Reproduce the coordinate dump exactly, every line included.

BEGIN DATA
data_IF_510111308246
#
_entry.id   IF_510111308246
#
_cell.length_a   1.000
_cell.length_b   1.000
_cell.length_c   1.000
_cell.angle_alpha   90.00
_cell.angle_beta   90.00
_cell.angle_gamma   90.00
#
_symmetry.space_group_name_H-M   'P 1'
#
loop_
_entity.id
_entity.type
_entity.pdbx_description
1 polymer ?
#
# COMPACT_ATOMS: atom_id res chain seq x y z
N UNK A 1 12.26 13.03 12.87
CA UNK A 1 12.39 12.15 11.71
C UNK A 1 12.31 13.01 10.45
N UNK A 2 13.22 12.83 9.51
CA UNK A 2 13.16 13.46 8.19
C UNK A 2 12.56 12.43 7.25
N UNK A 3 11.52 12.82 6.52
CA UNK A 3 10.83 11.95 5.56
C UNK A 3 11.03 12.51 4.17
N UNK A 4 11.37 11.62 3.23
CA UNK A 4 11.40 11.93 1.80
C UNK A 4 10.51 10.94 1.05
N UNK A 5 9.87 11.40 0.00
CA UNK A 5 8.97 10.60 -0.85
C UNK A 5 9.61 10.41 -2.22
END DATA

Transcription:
data_IF_510111308246
#
_entry.id   IF_510111308246
#
_cell.length_a   1.000
_cell.length_b   1.000
_cell.length_c   1.000
_cell.angle_alpha   90.00
_cell.angle_beta   90.00
_cell.angle_gamma   90.00
#
_symmetry.space_group_name_H-M   'P 1'
#
loop_
_entity.id
_entity.type
_entity.pdbx_description
1 polymer ?
#
# COMPACT_ATOMS: atom_id res chain seq x y z
N UNK A 1 12.26 13.03 12.87
CA UNK A 1 12.39 12.15 11.71
C UNK A 1 12.31 13.01 10.45
N UNK A 2 13.22 12.83 9.51
CA UNK A 2 13.16 13.46 8.19
C UNK A 2 12.56 12.43 7.25
N UNK A 3 11.52 12.82 6.52
CA UNK A 3 10.83 11.95 5.56
C UNK A 3 11.03 12.51 4.17
N UNK A 4 11.37 11.62 3.23
CA UNK A 4 11.40 11.93 1.80
C UNK A 4 10.51 10.94 1.05
N UNK A 5 9.87 11.40 0.00
CA UNK A 5 8.97 10.60 -0.85
C UNK A 5 9.61 10.41 -2.22